Usually I'm totally down for celebrating St. Patrick's Day bar-style in one of Boston's many watering holes. Unfortunately the day o' the Irish fell the day after I got back from SXSW (no bar hopping for me!) Although I was music and partied to the limit, I stopped by the Middle East Upstairs for a hot minute and luckily caught the set from the Red Sails.

There's a definite punk influence under the band's folky exterior with some accordion and catchy melodies to boot. As most of you were probably celebrating your St. Patrick's Day and not nursing the post-SXSW overwhelmed state of being, I strongly suggest you check out Red Sails this Saturday at the Lilypad in Cambridge.

Red Sails was formed by Tom Tierney (vocals, guitar, accordion, keys) when he started playing solo shows,
performing indie folk tunes with a bluesy vibe. "I played anywhere I could, from the Middle East to the streets of Cambridge to make some scratch," says Tierney.

He enlisted pal Dan Pirello to play guitar with him in 2006. At the time Tierney was also studying at Sarah Lawrence College in Westchester, NY, where he met Patrick Southern (bass) and Colin Fahrner (drums). Southern and Tierney formed Red Sails in the fall of 2006 with drummer Nate Smith. They recorded two EP's and toured briefly around the
Northeast before Smith left the group due to irreconcilable musical differences. Fahrner replaced Smith and since then the quartet has been working on a serious of two-song singles. One will be released every couple of months, which will ultimately end up in a full length.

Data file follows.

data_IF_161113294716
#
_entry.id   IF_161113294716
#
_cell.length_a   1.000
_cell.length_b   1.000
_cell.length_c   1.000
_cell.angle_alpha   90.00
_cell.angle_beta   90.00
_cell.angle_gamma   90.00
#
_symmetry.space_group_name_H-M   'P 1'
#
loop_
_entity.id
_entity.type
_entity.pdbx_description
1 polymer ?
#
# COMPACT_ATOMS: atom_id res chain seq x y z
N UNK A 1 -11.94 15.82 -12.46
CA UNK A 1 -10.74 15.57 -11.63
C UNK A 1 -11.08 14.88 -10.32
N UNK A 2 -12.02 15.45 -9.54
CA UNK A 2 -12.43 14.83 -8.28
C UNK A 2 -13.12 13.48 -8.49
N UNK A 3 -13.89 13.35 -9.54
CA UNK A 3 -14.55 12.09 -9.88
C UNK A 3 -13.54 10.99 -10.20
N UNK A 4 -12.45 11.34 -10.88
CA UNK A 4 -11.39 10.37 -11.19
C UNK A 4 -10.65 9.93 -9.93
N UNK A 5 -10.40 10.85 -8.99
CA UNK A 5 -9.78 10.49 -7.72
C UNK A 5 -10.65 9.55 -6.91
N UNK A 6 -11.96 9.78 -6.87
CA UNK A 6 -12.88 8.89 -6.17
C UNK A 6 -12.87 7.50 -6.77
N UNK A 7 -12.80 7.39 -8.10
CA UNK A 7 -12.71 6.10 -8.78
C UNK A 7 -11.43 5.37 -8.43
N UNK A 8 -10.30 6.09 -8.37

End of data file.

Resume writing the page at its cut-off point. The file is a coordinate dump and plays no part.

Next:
"The most exciting thing so far is a single series we're doing," says Tierney. "We decided to release them serially to constantly be pushing forward with the music, and not trapped into a long-winded album concept."

See below to read Tierney's answers to the five questions SIS always asks local acts.

Hailing from Boston makes us better than all those non-Boston bands because
I think coming up as a musician in Boston builds a healthy musical mindset. Bands that come up in huge cities like L.A. or New York City have the disadvantage of trying to compete on an international level – success means celebrity. That mindset can usually be heard in the music. I feel like musicians from Boston know that success is playing to a good crowd and having a good time while doing it. There is a great scene here, but the industry isn’t oppressive. It allows musicians to cultivate a good DIY ethic that keeps you working hard. I knew in high school that playing in bands in Boston meant I couldn’t really look to anyone else for help – I had to make it happen myself by working with the musicians and spaces around me (rec. halls, churches, basements, etc.). That’s a beautiful thing, and it shows in the art. Boston’s music is honest and from the heart. What could be better?